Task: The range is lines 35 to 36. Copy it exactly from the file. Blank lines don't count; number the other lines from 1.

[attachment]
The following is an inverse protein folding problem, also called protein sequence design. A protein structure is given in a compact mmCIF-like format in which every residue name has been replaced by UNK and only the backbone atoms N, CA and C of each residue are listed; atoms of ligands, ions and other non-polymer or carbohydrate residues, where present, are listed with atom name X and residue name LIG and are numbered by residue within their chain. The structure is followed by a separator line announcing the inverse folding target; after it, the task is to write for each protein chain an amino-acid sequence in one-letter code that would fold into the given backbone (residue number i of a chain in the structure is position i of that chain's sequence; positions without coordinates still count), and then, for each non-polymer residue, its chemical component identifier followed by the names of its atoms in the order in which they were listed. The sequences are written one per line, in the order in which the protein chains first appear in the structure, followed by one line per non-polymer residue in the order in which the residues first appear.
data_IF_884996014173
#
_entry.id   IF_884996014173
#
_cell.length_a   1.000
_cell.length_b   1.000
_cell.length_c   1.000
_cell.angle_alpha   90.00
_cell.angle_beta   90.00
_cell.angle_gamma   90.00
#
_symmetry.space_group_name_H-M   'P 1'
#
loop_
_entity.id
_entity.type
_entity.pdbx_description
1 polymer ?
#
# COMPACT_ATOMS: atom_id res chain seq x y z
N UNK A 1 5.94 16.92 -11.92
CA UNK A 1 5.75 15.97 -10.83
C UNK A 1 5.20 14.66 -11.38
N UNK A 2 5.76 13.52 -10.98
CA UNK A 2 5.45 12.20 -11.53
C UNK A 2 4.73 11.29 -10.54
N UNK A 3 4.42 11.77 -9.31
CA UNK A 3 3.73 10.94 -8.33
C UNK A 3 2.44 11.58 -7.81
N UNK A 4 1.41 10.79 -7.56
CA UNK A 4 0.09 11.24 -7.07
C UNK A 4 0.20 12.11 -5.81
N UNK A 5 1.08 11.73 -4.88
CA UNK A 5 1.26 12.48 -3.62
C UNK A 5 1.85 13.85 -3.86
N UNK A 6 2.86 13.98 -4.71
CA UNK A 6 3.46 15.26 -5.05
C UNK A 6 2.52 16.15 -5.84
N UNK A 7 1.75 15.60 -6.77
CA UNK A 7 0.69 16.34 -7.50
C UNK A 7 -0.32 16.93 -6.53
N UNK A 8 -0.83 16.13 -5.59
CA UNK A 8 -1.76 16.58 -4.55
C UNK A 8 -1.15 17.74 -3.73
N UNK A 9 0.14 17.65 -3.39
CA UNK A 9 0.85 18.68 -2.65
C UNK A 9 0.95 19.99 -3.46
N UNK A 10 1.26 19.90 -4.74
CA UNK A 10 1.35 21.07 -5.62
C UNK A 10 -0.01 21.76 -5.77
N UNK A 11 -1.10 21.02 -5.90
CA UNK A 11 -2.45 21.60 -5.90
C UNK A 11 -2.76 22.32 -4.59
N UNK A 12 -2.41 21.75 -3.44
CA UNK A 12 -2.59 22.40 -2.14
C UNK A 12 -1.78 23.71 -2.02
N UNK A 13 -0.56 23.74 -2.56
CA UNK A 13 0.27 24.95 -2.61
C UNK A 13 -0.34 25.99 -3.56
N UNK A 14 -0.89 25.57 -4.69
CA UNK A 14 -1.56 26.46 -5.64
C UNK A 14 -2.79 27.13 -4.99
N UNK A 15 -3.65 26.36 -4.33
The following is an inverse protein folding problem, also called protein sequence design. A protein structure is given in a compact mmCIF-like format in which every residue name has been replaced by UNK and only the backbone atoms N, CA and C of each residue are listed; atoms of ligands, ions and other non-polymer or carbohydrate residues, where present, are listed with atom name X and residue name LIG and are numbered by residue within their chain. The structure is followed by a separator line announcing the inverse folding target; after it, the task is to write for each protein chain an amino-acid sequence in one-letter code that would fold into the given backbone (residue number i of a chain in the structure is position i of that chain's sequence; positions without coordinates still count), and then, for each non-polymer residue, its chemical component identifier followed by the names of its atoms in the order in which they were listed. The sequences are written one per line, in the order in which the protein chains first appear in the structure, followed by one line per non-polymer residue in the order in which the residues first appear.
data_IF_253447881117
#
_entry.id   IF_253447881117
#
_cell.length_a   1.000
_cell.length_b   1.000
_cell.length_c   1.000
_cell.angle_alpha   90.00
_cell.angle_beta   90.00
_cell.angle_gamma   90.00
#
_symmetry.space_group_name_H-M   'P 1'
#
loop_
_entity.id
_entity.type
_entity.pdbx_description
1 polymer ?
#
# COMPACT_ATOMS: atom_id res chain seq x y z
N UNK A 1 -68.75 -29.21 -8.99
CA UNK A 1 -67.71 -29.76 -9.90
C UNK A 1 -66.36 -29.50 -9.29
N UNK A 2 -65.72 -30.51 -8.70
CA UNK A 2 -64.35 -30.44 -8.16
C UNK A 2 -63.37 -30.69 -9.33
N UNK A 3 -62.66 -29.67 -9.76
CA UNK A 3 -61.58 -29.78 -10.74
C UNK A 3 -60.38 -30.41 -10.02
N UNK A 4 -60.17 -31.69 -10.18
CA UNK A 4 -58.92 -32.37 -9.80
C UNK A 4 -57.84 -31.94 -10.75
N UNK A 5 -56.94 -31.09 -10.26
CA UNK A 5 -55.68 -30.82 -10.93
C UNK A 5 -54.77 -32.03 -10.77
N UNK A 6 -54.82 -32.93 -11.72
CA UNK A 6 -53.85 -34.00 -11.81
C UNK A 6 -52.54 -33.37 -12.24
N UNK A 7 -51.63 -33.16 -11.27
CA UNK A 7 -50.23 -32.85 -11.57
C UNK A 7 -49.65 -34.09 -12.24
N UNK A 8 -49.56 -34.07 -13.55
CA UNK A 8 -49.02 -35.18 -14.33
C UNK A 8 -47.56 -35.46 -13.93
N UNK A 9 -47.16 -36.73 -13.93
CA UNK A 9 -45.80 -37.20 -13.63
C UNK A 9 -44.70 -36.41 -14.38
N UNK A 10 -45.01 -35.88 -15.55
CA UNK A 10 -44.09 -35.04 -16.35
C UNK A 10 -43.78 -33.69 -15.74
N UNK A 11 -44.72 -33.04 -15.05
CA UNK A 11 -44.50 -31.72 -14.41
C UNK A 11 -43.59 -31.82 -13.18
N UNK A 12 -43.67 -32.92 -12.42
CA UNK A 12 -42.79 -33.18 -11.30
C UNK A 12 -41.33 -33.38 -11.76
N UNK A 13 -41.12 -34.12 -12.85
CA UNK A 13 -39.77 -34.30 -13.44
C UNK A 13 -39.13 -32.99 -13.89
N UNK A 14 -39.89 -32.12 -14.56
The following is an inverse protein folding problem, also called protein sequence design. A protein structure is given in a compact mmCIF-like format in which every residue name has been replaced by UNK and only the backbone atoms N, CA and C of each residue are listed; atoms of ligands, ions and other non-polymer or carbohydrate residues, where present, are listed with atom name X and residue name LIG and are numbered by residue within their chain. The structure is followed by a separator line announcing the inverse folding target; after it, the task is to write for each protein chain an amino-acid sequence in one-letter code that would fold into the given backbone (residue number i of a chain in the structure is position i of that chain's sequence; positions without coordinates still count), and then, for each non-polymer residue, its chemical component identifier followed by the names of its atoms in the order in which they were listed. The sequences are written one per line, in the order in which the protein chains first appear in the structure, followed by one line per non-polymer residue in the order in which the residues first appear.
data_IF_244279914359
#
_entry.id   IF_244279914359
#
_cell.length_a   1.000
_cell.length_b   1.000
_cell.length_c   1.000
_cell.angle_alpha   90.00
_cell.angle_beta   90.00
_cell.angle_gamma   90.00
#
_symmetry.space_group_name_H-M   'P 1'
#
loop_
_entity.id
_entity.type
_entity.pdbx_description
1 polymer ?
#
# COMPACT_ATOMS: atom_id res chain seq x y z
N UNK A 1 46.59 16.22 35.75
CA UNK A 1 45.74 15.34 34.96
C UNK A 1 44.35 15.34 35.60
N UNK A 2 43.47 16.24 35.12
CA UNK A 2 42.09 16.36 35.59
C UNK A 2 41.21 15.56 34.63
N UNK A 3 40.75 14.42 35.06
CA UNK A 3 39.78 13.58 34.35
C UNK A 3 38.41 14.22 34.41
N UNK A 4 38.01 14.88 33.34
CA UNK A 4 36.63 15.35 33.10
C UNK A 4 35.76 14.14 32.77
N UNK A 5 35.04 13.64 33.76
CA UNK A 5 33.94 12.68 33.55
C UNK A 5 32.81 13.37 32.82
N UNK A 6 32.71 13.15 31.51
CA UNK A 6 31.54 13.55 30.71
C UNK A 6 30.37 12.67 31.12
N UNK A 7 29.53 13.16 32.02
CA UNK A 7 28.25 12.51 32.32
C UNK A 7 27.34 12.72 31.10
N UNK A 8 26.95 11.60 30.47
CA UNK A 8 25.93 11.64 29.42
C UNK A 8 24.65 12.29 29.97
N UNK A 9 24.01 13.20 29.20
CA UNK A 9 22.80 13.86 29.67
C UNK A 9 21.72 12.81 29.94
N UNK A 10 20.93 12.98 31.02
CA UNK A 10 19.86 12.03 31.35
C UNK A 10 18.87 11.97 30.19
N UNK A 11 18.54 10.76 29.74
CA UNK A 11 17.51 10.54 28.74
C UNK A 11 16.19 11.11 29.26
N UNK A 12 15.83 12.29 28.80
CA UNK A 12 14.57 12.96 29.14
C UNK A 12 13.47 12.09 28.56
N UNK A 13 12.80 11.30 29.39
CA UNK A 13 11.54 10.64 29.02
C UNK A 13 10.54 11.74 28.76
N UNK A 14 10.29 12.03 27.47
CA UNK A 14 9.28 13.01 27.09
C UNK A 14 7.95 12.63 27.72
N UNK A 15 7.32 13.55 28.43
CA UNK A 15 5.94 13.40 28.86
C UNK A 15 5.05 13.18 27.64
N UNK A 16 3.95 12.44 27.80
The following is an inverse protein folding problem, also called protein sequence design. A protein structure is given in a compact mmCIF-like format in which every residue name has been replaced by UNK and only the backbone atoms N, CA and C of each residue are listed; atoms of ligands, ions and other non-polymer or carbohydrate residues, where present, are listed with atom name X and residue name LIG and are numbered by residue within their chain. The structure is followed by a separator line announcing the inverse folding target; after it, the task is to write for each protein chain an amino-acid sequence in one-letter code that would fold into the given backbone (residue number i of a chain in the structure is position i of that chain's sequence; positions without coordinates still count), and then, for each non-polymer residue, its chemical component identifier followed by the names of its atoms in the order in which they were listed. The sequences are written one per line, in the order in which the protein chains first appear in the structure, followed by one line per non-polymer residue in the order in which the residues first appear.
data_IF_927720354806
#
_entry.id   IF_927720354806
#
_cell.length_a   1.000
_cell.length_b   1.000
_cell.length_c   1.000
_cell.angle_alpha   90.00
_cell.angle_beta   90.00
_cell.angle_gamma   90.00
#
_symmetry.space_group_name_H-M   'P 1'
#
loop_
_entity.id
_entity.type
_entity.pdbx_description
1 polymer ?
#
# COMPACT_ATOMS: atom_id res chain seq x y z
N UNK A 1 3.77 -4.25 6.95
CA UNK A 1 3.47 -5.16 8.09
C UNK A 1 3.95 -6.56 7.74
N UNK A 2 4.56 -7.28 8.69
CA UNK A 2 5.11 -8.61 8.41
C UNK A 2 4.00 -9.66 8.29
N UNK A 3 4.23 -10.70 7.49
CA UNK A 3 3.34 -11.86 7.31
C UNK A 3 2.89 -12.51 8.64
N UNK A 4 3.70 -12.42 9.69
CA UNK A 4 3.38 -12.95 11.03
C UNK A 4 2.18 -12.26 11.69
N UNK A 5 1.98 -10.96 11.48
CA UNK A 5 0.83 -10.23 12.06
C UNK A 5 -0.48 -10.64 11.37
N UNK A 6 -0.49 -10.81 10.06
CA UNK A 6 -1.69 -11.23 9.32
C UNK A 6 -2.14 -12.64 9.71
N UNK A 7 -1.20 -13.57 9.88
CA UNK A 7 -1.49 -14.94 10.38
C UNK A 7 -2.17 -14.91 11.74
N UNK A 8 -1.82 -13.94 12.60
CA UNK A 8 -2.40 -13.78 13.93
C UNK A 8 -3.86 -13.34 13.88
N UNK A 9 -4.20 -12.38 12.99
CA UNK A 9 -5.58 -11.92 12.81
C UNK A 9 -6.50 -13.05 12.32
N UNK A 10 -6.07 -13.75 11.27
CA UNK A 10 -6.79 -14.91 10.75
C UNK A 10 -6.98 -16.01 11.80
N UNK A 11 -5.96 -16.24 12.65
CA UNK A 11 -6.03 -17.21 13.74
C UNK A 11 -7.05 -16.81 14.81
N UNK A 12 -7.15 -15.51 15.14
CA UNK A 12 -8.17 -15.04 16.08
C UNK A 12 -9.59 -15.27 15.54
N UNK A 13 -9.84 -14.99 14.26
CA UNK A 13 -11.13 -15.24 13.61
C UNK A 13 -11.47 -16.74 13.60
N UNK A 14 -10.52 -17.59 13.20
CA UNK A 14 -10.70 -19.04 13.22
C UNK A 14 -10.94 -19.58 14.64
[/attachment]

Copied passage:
CA UNK A 5 1.26 12.48 -3.62
C UNK A 5 1.85 13.85 -3.86